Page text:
Dozens killed by car and suicide bombs in Iraqi cities
More than 70 people have been killed and many others injured in a series of bomb attacks across Iraq.
Baghdad was worst hit, with several explosions at bus stations and markets in the mainly Shia Muslim districts.
Attacks also occurred in Samarra, north of the capital, and Basra and Hilla further south.
It is one of the worst days of violence in recent months as Iraq has seen a rise in attacks linked to growing political and sectarian tension.
The bloodshed has raised fears of a re-emergence of the levels of sectarian violence seen in 2006 and 2007.
Prime Minister Nouri al-Maliki vowed to make immediate changes to Iraq's security strategy and told Iraqis that militants "will not be able to return us to the sectarian conflict".
In a separate incident, 10 policemen kidnapped on Saturday in western Anbar province were found dead.
'Showered with wreckage'
Monday's violence left more than 200 people injured.
One of the bloodiest attacks in Baghdad happened in the northern Shia neighbourhood of Shaab, when a car bomb exploded near a crowded market place killing at least 12 people and wounding more than 20.
The bombs in Basra, a mainly Shia Muslim city, killed at least 14 people outside a restaurant and the main bus station.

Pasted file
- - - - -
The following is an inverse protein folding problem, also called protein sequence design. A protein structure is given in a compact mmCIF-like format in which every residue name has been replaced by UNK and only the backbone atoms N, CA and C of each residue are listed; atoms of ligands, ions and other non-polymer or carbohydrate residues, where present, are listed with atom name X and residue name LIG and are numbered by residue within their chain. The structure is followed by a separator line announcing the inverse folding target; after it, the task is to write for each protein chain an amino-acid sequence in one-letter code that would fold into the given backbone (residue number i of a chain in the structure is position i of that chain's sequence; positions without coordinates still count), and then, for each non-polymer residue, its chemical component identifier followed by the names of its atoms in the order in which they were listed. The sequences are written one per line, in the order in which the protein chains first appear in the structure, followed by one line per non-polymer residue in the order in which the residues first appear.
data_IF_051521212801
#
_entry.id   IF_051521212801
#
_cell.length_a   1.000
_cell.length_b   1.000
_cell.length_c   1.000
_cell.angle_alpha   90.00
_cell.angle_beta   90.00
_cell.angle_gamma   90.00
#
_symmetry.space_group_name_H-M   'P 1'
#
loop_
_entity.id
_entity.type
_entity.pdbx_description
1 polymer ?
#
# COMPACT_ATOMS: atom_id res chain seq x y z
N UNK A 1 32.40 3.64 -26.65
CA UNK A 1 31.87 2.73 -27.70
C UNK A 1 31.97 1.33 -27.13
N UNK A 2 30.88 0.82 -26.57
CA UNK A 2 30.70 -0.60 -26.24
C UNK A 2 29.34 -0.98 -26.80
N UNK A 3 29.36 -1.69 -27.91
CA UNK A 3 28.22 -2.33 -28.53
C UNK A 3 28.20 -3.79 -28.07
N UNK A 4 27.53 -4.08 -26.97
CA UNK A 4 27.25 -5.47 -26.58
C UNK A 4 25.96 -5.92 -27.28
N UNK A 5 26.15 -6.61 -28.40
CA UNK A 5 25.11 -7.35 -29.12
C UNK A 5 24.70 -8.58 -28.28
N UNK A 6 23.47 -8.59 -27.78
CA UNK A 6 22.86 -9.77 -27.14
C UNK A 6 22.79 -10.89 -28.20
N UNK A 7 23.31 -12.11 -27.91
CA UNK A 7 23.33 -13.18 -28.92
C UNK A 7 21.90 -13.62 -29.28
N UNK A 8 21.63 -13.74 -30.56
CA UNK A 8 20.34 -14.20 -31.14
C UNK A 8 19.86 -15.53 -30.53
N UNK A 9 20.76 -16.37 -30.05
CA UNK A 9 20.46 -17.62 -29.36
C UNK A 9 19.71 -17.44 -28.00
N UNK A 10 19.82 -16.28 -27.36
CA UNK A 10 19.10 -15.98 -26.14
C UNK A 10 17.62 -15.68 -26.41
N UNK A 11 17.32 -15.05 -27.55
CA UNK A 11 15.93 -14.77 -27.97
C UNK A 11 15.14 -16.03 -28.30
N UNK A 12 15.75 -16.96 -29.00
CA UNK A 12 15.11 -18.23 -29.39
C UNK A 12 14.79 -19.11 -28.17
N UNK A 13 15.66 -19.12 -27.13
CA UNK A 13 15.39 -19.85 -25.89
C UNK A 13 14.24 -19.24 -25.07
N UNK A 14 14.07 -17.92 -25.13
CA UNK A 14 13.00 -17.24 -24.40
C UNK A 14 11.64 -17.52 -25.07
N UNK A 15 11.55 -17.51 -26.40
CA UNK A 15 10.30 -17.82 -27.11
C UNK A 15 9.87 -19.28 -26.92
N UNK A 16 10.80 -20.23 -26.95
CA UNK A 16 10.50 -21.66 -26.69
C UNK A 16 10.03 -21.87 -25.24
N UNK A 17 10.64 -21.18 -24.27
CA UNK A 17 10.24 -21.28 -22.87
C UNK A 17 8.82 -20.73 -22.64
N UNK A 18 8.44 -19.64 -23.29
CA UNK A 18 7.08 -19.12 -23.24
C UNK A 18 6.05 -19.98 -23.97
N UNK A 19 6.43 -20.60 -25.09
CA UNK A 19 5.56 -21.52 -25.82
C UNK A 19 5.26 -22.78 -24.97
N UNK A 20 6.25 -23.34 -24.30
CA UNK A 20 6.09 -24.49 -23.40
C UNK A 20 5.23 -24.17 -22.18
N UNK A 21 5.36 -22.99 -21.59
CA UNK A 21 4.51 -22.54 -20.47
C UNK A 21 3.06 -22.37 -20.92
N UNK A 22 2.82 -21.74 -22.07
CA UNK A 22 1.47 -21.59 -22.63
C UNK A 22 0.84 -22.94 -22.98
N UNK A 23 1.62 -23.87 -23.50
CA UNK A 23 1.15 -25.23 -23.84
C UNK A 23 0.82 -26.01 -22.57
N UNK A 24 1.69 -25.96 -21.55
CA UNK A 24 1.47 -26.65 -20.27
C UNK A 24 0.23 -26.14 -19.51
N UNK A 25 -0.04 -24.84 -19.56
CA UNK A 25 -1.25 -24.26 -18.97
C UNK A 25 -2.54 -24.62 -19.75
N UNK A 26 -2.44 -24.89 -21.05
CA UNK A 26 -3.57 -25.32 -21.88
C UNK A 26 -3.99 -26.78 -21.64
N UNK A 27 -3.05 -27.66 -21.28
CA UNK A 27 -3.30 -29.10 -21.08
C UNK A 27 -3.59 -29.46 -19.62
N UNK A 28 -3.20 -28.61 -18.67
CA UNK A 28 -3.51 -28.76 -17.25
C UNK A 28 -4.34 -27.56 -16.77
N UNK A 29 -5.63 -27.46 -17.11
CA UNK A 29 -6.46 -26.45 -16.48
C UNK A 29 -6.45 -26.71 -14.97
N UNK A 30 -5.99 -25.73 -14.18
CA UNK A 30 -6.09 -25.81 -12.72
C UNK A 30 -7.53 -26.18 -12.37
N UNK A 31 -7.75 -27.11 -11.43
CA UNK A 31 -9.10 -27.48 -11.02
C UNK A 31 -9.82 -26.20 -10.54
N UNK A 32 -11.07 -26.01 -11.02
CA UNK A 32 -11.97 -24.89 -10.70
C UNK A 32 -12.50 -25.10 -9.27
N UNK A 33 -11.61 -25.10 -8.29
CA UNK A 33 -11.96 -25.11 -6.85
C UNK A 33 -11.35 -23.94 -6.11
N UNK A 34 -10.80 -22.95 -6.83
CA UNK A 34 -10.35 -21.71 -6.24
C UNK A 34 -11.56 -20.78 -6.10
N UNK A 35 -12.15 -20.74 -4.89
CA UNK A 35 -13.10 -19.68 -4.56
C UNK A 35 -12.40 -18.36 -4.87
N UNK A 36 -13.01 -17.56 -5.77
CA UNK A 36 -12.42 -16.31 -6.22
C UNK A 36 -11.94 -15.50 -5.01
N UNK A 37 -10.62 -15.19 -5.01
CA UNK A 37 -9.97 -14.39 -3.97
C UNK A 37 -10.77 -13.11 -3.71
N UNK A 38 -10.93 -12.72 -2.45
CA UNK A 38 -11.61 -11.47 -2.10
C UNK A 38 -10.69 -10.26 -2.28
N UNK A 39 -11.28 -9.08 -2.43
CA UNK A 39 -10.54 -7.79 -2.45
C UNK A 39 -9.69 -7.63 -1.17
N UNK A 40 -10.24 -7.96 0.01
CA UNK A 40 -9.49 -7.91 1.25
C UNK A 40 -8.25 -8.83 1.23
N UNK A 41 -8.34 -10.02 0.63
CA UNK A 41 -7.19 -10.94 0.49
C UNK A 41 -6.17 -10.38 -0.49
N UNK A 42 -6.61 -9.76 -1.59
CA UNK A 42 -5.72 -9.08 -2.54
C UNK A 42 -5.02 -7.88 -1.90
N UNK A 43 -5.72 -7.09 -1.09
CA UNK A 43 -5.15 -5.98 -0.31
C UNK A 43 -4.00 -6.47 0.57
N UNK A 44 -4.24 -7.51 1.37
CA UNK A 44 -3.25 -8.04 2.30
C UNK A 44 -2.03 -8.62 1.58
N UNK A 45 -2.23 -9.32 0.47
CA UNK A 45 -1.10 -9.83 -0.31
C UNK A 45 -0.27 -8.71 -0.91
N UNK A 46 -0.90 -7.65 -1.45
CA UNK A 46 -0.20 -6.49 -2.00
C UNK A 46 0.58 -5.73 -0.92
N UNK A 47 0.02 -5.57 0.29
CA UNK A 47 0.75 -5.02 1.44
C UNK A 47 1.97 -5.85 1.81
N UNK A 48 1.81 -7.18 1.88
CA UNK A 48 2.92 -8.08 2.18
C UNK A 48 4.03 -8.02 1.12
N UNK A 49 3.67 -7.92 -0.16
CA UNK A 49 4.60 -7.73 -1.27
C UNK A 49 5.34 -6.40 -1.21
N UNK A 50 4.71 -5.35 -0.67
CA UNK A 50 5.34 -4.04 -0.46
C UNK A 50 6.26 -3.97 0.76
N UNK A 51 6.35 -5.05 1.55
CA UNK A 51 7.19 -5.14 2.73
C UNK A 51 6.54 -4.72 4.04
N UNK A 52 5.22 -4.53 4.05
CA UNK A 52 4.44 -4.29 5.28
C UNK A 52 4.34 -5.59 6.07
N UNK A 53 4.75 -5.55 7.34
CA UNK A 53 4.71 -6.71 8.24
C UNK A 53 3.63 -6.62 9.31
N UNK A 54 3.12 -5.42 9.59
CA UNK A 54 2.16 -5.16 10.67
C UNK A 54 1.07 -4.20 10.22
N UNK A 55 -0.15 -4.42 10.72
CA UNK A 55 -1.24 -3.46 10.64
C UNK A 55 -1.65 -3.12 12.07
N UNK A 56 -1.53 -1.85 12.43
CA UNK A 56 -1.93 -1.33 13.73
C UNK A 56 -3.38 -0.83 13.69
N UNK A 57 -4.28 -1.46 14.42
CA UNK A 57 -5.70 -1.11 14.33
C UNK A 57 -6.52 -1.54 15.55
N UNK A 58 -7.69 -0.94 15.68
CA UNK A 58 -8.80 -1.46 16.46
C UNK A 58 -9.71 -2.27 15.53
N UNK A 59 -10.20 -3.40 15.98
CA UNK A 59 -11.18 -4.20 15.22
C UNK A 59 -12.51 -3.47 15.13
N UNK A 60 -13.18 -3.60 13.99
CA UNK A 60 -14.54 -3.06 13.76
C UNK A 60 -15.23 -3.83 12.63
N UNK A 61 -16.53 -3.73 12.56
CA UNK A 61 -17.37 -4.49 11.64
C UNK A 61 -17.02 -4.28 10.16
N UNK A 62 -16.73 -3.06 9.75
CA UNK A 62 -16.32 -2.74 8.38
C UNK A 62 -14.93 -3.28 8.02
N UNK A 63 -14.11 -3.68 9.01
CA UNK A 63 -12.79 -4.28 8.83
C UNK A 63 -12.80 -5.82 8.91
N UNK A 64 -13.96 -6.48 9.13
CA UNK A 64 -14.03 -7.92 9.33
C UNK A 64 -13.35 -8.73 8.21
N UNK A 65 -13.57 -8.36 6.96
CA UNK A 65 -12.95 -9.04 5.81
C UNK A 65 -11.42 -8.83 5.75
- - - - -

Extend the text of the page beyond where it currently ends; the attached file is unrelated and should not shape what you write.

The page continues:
One of the injured, Mohammed Ali, said he was standing near a food cart in a crowded area "when all of a sudden it turned dark, dust filled the area".
"I was showered with metal wreckage and wounded in my legs," he told Reuters news agency.
Three people were killed and 15 wounded in a car bomb attack in Samarra, a city some 113km (70 miles) north of Baghdad. The blast reportedly happened near a gathering of members of the pro-government Sunni militia, the Awakening Council.
In the town of Balad, not far from Samarra, eight pilgrims from Iran - a mostly Shia country - were killed after the bus they were travelling in was hit by a car bomb blast.
In Hilla, 11 people were killed in bomb attacks on two Shia mosques during evening prayers.
No group has said it carried out Monday's attacks, but tension between the Shia Muslim majority, which leads the government, and minority Sunnis has been growing since last year.
Sunni demonstrators have accused the government of Prime Minister Maliki of discriminating against them - something the government denies.
Iraqis have not witnessed violence on the scale of the last few weeks for nearly five years, says the BBC's Aleem Maqbool in Baghdad.
The Shia-Sunni fault line, with Syria currently at its epicentre, is certainly contributing, he notes.
But Iraqis do not see their own politicians doing enough to unite people on both sides of the sectarian divide, and they do not see the international community showing the urgency they think it should in averting further chaos, our correspondent adds.
Violence has increased since more than 50 people died in clashes between security forces and Sunni Arabs in April, when an anti-government protest camp was raided in Nawija near Kirkuk.
At least 60 people died in three bombings in Sunni Muslim areas in and around Baghdad on Friday. Those bombings followed deadly attacks on Shia targets across Iraq.
On Sunday, at least 10 policemen were reported killed in north-western Iraq in attacks blamed by the authorities on Sunni militants.
Basra had been seen as relatively peaceful, but there too, violence has risen in recent months.
In March, a car bomb in the city killed 10 and wounded many others. On Saturday gunmen there shot and killed a Sunni Muslim cleric.